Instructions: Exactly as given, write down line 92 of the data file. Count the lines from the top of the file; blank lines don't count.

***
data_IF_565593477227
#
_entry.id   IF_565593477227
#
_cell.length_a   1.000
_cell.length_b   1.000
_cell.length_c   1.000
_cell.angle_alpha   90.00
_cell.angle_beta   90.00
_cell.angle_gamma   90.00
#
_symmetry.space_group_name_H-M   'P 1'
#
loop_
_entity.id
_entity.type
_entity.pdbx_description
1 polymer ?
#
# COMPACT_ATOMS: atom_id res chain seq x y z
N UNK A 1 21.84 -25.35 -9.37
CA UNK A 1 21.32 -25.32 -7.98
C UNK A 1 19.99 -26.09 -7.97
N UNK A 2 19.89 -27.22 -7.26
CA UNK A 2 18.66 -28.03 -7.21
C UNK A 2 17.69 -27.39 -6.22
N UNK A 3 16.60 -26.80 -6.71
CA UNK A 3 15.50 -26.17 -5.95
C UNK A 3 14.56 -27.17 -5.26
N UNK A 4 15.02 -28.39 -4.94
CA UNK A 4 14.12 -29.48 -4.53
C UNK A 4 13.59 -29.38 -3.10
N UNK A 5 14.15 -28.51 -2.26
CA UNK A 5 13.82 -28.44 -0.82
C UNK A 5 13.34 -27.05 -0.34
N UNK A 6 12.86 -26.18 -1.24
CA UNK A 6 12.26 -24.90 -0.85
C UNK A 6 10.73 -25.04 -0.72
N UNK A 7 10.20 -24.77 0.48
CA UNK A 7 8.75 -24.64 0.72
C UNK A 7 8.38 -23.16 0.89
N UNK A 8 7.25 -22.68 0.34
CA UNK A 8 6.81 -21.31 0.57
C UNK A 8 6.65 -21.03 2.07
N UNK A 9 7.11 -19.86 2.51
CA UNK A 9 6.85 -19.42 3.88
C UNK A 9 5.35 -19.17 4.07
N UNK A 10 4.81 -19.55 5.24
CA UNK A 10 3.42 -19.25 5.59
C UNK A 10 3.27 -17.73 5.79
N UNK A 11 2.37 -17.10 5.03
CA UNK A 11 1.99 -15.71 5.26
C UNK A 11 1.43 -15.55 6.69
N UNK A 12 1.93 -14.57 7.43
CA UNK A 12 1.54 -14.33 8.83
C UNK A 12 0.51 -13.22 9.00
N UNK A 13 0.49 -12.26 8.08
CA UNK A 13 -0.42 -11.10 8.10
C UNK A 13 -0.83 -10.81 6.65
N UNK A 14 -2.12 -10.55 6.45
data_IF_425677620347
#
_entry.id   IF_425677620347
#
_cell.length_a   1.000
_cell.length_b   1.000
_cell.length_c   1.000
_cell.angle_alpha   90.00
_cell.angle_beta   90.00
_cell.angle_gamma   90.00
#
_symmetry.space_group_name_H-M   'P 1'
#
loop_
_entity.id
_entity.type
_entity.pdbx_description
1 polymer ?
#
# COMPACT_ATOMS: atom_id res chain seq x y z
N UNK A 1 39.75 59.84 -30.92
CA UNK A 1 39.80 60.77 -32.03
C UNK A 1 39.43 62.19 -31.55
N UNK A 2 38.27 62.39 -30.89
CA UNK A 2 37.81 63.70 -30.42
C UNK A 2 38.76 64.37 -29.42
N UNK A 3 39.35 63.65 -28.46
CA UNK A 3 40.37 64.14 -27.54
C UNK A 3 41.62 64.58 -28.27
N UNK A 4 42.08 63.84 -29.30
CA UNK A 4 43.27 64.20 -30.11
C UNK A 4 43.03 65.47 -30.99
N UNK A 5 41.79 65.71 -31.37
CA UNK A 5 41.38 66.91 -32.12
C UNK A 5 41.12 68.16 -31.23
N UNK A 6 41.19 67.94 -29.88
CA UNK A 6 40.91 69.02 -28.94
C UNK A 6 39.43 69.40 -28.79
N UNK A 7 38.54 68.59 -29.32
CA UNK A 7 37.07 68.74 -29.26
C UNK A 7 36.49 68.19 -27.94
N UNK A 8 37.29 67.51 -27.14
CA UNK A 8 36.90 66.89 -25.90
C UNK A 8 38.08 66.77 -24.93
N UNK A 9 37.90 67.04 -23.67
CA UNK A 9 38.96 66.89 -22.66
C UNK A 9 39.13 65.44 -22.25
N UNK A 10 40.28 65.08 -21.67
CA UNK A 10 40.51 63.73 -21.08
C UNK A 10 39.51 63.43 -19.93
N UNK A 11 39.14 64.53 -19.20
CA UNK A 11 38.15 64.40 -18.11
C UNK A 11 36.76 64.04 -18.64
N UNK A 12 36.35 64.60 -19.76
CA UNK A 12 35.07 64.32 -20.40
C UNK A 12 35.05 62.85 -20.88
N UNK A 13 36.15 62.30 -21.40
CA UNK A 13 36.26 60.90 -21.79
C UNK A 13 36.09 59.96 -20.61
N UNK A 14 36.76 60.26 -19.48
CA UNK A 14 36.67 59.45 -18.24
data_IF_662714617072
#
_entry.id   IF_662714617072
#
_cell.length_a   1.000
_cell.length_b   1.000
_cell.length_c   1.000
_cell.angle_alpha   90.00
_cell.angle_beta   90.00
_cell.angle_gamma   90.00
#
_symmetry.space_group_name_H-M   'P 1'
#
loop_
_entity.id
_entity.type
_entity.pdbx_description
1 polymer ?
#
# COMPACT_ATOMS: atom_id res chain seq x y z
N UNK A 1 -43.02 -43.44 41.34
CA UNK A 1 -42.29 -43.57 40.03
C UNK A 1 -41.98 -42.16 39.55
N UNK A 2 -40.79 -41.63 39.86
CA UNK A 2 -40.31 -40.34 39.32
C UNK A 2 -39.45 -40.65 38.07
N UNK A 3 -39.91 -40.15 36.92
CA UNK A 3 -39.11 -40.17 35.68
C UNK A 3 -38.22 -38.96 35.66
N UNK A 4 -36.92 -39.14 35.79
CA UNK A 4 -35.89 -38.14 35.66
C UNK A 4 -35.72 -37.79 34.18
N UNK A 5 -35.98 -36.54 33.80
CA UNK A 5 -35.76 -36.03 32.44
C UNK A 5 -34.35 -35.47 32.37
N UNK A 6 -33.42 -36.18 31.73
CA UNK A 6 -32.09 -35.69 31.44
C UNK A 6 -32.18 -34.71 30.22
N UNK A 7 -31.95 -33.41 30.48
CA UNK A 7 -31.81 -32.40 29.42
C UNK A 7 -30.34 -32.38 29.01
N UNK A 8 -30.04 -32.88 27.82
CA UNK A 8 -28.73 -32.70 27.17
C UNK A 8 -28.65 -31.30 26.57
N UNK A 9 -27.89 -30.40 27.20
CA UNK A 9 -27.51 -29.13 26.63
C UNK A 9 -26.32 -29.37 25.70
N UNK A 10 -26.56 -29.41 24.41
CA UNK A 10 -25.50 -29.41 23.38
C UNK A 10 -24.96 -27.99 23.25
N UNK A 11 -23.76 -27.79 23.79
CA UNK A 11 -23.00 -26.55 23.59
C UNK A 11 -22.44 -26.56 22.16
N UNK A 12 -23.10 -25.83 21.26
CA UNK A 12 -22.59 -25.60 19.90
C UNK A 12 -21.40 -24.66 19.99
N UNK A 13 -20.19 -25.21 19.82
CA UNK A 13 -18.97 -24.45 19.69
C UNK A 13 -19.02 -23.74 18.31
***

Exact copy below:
C UNK A 4 43.03 65.47 -30.99